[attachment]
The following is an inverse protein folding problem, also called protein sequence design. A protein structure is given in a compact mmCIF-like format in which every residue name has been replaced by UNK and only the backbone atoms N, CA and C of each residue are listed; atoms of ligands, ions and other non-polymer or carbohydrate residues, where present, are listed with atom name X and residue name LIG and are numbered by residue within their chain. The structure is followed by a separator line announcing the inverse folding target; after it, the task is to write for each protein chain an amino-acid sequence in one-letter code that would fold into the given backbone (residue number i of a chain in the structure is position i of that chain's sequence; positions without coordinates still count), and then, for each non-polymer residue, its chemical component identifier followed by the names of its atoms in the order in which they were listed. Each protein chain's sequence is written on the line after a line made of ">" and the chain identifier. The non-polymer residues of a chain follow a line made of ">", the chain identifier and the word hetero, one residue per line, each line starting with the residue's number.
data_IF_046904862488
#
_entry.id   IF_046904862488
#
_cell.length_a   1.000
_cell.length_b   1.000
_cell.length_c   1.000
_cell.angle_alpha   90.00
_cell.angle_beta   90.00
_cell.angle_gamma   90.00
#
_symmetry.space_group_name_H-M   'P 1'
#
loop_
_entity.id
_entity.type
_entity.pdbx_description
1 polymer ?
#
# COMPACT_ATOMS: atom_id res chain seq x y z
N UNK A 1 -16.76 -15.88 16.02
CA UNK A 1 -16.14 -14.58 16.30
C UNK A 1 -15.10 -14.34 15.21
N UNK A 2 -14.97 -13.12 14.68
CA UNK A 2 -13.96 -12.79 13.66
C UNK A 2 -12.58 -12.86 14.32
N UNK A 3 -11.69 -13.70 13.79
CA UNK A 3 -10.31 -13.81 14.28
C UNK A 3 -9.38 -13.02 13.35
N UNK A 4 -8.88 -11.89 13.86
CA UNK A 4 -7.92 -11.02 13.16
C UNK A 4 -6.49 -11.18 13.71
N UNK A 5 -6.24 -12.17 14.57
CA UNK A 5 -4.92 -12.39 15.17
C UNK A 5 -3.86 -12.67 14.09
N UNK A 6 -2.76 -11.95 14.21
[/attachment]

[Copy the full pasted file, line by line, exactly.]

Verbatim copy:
The following is an inverse protein folding problem, also called protein sequence design. A protein structure is given in a compact mmCIF-like format in which every residue name has been replaced by UNK and only the backbone atoms N, CA and C of each residue are listed; atoms of ligands, ions and other non-polymer or carbohydrate residues, where present, are listed with atom name X and residue name LIG and are numbered by residue within their chain. The structure is followed by a separator line announcing the inverse folding target; after it, the task is to write for each protein chain an amino-acid sequence in one-letter code that would fold into the given backbone (residue number i of a chain in the structure is position i of that chain's sequence; positions without coordinates still count), and then, for each non-polymer residue, its chemical component identifier followed by the names of its atoms in the order in which they were listed. Each protein chain's sequence is written on the line after a line made of ">" and the chain identifier. The non-polymer residues of a chain follow a line made of ">", the chain identifier and the word hetero, one residue per line, each line starting with the residue's number.
data_IF_046904862488
#
_entry.id   IF_046904862488
#
_cell.length_a   1.000
_cell.length_b   1.000
_cell.length_c   1.000
_cell.angle_alpha   90.00
_cell.angle_beta   90.00
_cell.angle_gamma   90.00
#
_symmetry.space_group_name_H-M   'P 1'
#
loop_
_entity.id
_entity.type
_entity.pdbx_description
1 polymer ?
#
# COMPACT_ATOMS: atom_id res chain seq x y z
N UNK A 1 -16.76 -15.88 16.02
CA UNK A 1 -16.14 -14.58 16.30
C UNK A 1 -15.10 -14.34 15.21
N UNK A 2 -14.97 -13.12 14.68
CA UNK A 2 -13.96 -12.79 13.66
C UNK A 2 -12.58 -12.86 14.32
N UNK A 3 -11.69 -13.70 13.79
CA UNK A 3 -10.31 -13.81 14.28
C UNK A 3 -9.38 -13.02 13.35
N UNK A 4 -8.88 -11.89 13.86
CA UNK A 4 -7.92 -11.02 13.16
C UNK A 4 -6.49 -11.18 13.71
N UNK A 5 -6.24 -12.17 14.57
CA UNK A 5 -4.92 -12.39 15.17
C UNK A 5 -3.86 -12.67 14.09
N UNK A 6 -2.76 -11.95 14.21